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The Curious Case Of Michael Mann and the Most Controversial Chart in Science

Editor's note: This story is part of PolicyMic's Millennials Take On Climate Change series this week.

On July 19, D.C.'s superior court handed down two decisions on a strange defamation case. Michael Mann, the man behind the hockey stick graph (dubbed "the most controversial chart in science"), is suing the conservative National Review Online and the Competitive Enterprise Institute for defamation. The two organizations attempted to have the charges of defamation dismissed, and were frankly turned down by the court. According to court documents, both organizations had for many years successfully called for investigations into Mann's work. This is especially true when the "climate gate" scandal occurred in late 2009. 

Both Mann and the researchers at East Anglia have been investigated by almost a dozen different organizations, including both the governments of the United Kingdom and the United States, and the National Science Foundation. Despite this, the National Review Online and the Competitive Enterprise Institute continued to assert scientific misconduct on the part of Mann, which is a very tough accusation on the scientific world, hence the defamation lawsuit.

Michael Mann is no stranger at this point to public criticism. After spending years as a political target, he has recently written at book on the topic. He even recently gave a talk on the subject at the prestigious American Geophysical Union Chapman Conference. The continuous targeting at this point brings up two substantial and difficult points about climate science and public policy in the United States. The first is the very well documented technique used by those attempting to block action on climate change of presenting the appearance of a scientific controversy. This tactic (like many of the tactics used to combat science in politics) owes its legacy to the tobacco industry. While this tactic is easily discredited, it still nonetheless is a significant thorn in the side of both climate scientists and activists. It is not as nefarious as the second point.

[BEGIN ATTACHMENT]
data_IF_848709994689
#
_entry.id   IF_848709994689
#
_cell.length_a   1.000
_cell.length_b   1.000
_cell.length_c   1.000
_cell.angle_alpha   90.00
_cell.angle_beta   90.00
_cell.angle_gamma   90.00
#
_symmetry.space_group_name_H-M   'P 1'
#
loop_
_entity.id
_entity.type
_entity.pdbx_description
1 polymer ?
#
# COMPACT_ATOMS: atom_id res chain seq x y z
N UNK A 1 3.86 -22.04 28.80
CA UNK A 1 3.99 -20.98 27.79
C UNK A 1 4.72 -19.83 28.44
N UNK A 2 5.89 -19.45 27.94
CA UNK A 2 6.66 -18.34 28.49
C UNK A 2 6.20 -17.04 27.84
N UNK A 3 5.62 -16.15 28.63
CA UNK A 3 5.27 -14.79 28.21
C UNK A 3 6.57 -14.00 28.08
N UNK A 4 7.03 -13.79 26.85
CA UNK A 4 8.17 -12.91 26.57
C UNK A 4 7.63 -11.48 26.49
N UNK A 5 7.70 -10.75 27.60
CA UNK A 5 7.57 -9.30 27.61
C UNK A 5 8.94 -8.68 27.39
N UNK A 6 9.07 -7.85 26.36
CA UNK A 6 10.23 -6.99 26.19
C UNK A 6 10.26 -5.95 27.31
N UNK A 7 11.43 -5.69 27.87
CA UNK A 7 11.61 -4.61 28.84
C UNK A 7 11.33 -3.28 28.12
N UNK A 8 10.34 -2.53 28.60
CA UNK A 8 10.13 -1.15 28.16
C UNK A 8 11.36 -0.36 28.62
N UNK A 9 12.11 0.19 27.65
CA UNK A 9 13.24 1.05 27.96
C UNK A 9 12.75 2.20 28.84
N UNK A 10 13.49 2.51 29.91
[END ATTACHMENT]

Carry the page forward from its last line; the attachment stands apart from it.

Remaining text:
While one can easily go on about financial backing of climate denial, there is potentially a point that may be more pertinent: You simply can't change everyone's mind. Since the issue of whether or not it is anthropogenic has become partisan, the psychology of teams is now in play. The psychology of teams in politics reveals itself in the nasty habit of partisans tending to take on policy positions simply because they are attached to their party or political ideology. Once this is in play, it is very difficult to shift someone's views, as Chris Mooney has chronicled. This can even manifest itself in the form of individuals being ostracized from a group for disagreeing with the rest of the team. (Bob Inglis is the classic example.) When you have an individual like Michael Mann who has been deemed an enemy of the team, it can be difficult for anything to exonerate him. Exoneration attempts could even build on the idea that there is a cover up in the first place (known as the backfire effect). 

So, how does this change how we engage climate change in the public arena?

It means simply that we cannot rely on education alone to change the hearts and minds of those who oppose action on climate change. The organizing work done by groups like 350.org and Climate Reality may be one of the only paths to develop enough political capital for Congress to engage this issue. 

In the meantime, one can only hope that the recent call to action by President Obama, is followed through. Even if it is, it will mean grassroots organizing will be all the more important in order to ensure a strong base for the next election, so as to prevent the unraveling of progress on this issue.  More importantly, if such organizing brings down one politician who denies the existence of anthropogenic climate change, then it could shock the system.  

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